Specialist discusses AACC, county poverty

A specialist who spoke at AACC says poverty affects students' grades and experience. Pictured: A student worker selects items from the campus food pantry.

Matt Smith

A specialist who spoke at AACC says poverty affects students' grades and experience. Pictured: A student worker selects items from the campus food pantry.

Christian Richey, Associate Editor

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A specialist in the impact of poverty on families told faculty in August that an increasing number of AACC students are homeless or have no access to healthy food.

Dr. Pamela Brown, the executive director of the Anne Arundel County Partnership for Children, Youth and Families, named the three biggest needs of county residents as transportation, affordable housing and affordable, quality healthcare.

In an interview with Campus Current, Brown said students who live in poverty can find schoolwork to be a greater challenge than their middle-class peers.

“[Poverty affects students] in all the ways you can imagine,” Brown said. “[They have] less time for studying, more anxiety, more stress [and] competing priorities. … Not only does it affect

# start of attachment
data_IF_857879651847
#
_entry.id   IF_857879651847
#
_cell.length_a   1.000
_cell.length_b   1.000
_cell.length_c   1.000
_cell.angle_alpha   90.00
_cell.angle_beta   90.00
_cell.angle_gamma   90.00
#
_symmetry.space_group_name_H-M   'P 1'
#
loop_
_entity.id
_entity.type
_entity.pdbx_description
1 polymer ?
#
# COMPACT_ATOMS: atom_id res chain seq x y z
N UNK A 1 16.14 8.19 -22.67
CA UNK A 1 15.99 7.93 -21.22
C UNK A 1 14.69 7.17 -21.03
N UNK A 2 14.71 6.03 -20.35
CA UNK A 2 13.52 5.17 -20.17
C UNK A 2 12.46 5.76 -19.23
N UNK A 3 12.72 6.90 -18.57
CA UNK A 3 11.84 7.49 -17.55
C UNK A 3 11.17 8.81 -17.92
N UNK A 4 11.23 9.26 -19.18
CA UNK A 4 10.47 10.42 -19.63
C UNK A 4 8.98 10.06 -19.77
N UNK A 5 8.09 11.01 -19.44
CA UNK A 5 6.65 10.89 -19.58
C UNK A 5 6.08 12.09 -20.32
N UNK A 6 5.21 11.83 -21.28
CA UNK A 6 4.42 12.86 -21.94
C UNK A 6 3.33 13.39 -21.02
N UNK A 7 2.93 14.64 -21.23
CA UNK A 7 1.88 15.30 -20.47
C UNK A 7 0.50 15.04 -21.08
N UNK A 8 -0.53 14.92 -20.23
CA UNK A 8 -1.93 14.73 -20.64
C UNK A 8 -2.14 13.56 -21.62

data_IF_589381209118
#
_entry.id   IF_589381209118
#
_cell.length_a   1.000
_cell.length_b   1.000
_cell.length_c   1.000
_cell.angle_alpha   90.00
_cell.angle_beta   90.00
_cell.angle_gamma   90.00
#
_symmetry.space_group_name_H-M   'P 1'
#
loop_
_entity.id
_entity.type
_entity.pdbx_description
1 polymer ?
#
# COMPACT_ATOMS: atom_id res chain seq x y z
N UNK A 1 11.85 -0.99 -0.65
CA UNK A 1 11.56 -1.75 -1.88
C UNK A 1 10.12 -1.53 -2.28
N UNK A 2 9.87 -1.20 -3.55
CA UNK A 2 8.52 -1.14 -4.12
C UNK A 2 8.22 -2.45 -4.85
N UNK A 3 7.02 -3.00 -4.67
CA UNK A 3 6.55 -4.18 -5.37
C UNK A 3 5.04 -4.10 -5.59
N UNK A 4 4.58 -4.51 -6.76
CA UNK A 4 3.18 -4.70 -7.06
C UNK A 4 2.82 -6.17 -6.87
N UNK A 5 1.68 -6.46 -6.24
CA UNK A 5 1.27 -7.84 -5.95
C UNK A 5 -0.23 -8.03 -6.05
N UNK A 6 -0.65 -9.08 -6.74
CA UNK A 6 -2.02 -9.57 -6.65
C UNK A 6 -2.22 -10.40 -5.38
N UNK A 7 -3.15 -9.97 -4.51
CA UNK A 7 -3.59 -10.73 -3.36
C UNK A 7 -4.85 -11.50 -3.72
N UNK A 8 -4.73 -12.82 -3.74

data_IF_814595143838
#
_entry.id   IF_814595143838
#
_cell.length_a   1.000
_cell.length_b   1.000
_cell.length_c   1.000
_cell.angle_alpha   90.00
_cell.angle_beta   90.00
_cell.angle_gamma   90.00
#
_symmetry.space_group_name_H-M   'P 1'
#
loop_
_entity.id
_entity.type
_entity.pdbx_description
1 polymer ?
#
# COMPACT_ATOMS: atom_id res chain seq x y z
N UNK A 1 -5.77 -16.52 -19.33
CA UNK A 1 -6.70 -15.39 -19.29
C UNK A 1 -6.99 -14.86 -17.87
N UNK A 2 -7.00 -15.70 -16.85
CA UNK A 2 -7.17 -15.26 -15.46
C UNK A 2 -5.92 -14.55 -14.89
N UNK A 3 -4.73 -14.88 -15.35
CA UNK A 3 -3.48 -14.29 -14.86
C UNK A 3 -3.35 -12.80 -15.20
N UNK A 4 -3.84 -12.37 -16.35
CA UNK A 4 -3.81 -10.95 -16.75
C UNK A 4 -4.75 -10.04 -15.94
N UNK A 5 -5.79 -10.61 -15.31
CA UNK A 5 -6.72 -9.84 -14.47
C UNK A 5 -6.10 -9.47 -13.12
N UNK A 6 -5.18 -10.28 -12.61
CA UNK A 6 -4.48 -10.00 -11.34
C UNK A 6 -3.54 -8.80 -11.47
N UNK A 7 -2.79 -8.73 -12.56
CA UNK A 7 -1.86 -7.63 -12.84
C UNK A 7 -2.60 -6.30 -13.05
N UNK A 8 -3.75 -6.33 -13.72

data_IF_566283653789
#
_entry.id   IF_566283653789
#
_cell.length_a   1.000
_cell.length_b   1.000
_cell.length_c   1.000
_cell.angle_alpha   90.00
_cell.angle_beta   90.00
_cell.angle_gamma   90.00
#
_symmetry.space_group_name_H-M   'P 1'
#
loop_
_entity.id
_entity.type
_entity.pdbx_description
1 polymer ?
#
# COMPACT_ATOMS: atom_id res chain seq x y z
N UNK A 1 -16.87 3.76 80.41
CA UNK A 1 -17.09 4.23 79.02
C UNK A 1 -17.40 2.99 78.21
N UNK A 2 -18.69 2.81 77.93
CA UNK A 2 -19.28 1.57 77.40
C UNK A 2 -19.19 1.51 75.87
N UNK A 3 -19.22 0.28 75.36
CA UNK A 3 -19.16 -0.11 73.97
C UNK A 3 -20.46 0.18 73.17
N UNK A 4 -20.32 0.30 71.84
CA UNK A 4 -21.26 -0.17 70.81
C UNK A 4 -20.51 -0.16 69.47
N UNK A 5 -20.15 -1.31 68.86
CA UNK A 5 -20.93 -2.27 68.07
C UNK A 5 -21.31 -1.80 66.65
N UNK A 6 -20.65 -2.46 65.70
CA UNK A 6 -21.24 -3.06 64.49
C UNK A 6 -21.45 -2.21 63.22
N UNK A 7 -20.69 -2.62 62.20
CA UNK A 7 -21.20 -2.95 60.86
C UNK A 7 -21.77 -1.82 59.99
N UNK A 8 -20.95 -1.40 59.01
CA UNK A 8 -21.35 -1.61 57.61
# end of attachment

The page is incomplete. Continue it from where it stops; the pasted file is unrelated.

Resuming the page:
grades, it impacts whether they finish a semester, whether they stay at the college [and] whether they give up and [drop out].” 

Brown cited data from MIT showing that a single parent with one child in Anne Arundel County must earn about $60,000 to get by. 

“You have to make $60,000 … just to be OK,” she said.

She said students who have children often cannot afford childcare, which she called “massively expensive.”

Students who live in poverty said it affects their ability to succeed in school.  

“Poverty affects me in every way you could imagine: socially, financially, academic[ally] [and] spiritual[ly],” said one student, whose identity Campus Current agreed to conceal. “I don’t have the opportunities that other people might have.” 

The student, who does not own a computer, added: “I can’t do homework when I’m at home because most assignments have to be submitted through Canvas, so I have to work around other people’s schedules to get a ride here because I can’t afford a car or a Lyft. So sometimes I just have to fail quizzes [and miss homework assignments]. I simply can’t keep up. … And I have to do what I can when I can.” 

Another student said poverty “affects me in the sense that it bothers me; it’s on my mind and sometimes it takes [until the] last minute for me to do my schoolwork.”

One student praised the school’s efforts and teachers who try to help them, but said money is still an issue.   

“You got to pay for the bus, you got to pay for books,” the student said. “You got to pay for … stuff that I don’t have the money to pay for.” 

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